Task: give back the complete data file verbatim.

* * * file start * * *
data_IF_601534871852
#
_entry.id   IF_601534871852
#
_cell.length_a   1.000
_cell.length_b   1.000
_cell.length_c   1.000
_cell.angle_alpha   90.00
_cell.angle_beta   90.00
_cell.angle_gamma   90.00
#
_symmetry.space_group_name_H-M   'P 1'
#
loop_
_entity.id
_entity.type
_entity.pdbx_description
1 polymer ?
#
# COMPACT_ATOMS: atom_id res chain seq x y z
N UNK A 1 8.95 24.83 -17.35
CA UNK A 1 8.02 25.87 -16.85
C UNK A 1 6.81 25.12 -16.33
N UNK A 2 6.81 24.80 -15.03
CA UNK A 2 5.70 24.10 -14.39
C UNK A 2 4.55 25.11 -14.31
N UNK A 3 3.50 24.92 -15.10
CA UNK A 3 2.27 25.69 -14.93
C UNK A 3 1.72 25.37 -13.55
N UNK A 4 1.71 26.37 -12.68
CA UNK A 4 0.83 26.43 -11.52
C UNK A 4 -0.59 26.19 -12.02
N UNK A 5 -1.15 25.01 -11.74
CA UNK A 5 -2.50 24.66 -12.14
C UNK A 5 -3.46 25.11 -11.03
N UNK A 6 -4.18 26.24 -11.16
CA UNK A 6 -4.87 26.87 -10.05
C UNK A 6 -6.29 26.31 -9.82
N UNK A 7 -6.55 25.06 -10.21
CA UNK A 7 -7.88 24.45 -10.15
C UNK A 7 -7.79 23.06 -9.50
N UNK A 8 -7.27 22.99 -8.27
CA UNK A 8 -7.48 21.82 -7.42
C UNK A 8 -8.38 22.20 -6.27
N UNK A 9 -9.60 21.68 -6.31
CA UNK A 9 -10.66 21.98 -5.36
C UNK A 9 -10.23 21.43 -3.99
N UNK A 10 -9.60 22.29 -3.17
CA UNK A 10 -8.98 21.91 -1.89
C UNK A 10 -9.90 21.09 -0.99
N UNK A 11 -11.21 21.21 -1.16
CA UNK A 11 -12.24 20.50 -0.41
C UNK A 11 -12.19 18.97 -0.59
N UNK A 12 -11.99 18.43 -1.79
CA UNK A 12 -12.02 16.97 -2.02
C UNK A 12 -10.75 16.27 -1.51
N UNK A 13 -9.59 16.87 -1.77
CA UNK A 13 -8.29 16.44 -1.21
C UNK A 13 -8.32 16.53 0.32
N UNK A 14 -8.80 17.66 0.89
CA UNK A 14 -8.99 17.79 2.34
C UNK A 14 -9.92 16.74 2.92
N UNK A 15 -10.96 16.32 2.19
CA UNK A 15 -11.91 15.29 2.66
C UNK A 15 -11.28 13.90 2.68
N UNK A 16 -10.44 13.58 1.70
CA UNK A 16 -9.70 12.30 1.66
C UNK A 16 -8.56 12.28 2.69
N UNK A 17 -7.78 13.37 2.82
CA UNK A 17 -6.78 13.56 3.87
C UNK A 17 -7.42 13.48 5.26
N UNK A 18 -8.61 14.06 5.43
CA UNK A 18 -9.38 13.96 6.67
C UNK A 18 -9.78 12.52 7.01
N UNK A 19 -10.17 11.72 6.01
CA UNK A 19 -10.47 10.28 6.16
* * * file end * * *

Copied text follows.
data_IF_601534871852
#
_entry.id   IF_601534871852
#
_cell.length_a   1.000
_cell.length_b   1.000
_cell.length_c   1.000
_cell.angle_alpha   90.00
_cell.angle_beta   90.00
_cell.angle_gamma   90.00
#
_symmetry.space_group_name_H-M   'P 1'
#
loop_
_entity.id
_entity.type
_entity.pdbx_description
1 polymer ?
#
# COMPACT_ATOMS: atom_id res chain seq x y z
N UNK A 1 8.95 24.83 -17.35
CA UNK A 1 8.02 25.87 -16.85
C UNK A 1 6.81 25.12 -16.33
N UNK A 2 6.81 24.80 -15.03
CA UNK A 2 5.70 24.10 -14.39
C UNK A 2 4.55 25.11 -14.31
N UNK A 3 3.50 24.92 -15.10
CA UNK A 3 2.27 25.69 -14.93
C UNK A 3 1.72 25.37 -13.55
N UNK A 4 1.71 26.37 -12.68
CA UNK A 4 0.83 26.43 -11.52
C UNK A 4 -0.59 26.19 -12.02
N UNK A 5 -1.15 25.01 -11.74
CA UNK A 5 -2.50 24.66 -12.14
C UNK A 5 -3.46 25.11 -11.03
N UNK A 6 -4.18 26.24 -11.16
CA UNK A 6 -4.87 26.87 -10.05
C UNK A 6 -6.29 26.31 -9.82
N UNK A 7 -6.55 25.06 -10.21
CA UNK A 7 -7.88 24.45 -10.15
C UNK A 7 -7.79 23.06 -9.50
N UNK A 8 -7.27 22.99 -8.27
CA UNK A 8 -7.48 21.82 -7.42
C UNK A 8 -8.38 22.20 -6.27
N UNK A 9 -9.60 21.68 -6.31
CA UNK A 9 -10.66 21.98 -5.36
C UNK A 9 -10.23 21.43 -3.99
N UNK A 10 -9.60 22.29 -3.17
CA UNK A 10 -8.98 21.91 -1.89
C UNK A 10 -9.90 21.09 -0.99
N UNK A 11 -11.21 21.21 -1.16
CA UNK A 11 -12.24 20.50 -0.41
C UNK A 11 -12.19 18.97 -0.59
N UNK A 12 -11.99 18.43 -1.79
CA UNK A 12 -12.02 16.97 -2.02
C UNK A 12 -10.75 16.27 -1.51
N UNK A 13 -9.59 16.87 -1.77
CA UNK A 13 -8.29 16.44 -1.21
C UNK A 13 -8.32 16.53 0.32
N UNK A 14 -8.80 17.66 0.89
CA UNK A 14 -8.99 17.79 2.34
C UNK A 14 -9.92 16.74 2.92
N UNK A 15 -10.96 16.32 2.19
CA UNK A 15 -11.91 15.29 2.66
C UNK A 15 -11.28 13.90 2.68
N UNK A 16 -10.44 13.58 1.70
CA UNK A 16 -9.70 12.30 1.66
C UNK A 16 -8.56 12.28 2.69
N UNK A 17 -7.78 13.37 2.82
CA UNK A 17 -6.78 13.56 3.87
C UNK A 17 -7.42 13.48 5.26
N UNK A 18 -8.61 14.06 5.43
CA UNK A 18 -9.38 13.96 6.67
C UNK A 18 -9.78 12.52 7.01
N UNK A 19 -10.17 11.72 6.01
CA UNK A 19 -10.47 10.28 6.16